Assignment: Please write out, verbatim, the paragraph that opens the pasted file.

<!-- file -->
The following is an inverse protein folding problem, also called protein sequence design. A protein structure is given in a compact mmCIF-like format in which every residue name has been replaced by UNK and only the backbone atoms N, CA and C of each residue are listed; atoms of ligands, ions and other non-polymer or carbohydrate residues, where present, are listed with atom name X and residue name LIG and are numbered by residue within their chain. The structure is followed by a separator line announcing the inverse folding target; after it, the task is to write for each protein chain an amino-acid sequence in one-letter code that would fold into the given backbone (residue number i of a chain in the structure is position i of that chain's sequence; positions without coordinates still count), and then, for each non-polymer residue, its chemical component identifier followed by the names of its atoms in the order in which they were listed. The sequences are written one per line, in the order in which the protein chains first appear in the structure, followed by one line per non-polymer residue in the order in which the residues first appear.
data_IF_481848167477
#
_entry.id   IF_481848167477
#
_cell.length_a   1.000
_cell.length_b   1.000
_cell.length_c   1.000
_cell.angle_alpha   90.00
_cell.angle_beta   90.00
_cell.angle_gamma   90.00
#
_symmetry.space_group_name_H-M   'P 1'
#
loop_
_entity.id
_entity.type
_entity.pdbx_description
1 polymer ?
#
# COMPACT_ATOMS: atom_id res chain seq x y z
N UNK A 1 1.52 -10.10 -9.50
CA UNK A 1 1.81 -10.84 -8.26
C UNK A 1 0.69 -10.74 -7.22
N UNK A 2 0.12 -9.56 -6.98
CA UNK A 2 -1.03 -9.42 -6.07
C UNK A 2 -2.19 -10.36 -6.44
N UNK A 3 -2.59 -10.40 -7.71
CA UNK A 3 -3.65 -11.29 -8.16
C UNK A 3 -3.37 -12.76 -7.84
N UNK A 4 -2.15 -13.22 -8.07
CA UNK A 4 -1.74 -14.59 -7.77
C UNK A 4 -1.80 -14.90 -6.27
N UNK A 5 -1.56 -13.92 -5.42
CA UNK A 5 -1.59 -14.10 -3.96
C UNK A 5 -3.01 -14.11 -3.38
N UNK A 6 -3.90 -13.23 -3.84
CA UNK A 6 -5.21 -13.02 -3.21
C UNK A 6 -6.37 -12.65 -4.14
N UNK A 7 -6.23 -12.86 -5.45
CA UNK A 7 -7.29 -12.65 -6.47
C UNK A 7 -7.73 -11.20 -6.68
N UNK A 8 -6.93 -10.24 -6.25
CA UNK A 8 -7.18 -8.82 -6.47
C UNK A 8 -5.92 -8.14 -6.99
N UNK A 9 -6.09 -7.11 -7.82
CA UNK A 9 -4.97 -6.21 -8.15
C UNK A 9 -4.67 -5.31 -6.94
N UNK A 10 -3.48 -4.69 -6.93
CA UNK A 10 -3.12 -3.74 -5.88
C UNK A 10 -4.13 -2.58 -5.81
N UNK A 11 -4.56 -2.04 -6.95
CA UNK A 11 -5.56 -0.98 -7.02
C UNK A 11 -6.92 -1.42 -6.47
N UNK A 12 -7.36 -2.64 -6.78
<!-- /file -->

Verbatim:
The following is an inverse protein folding problem, also called protein sequence design. A protein structure is given in a compact mmCIF-like format in which every residue name has been replaced by UNK and only the backbone atoms N, CA and C of each residue are listed; atoms of ligands, ions and other non-polymer or carbohydrate residues, where present, are listed with atom name X and residue name LIG and are numbered by residue within their chain. The structure is followed by a separator line announcing the inverse folding target; after it, the task is to write for each protein chain an amino-acid sequence in one-letter code that would fold into the given backbone (residue number i of a chain in the structure is position i of that chain's sequence; positions without coordinates still count), and then, for each non-polymer residue, its chemical component identifier followed by the names of its atoms in the order in which they were listed. The sequences are written one per line, in the order in which the protein chains first appear in the structure, followed by one line per non-polymer residue in the order in which the residues first appear.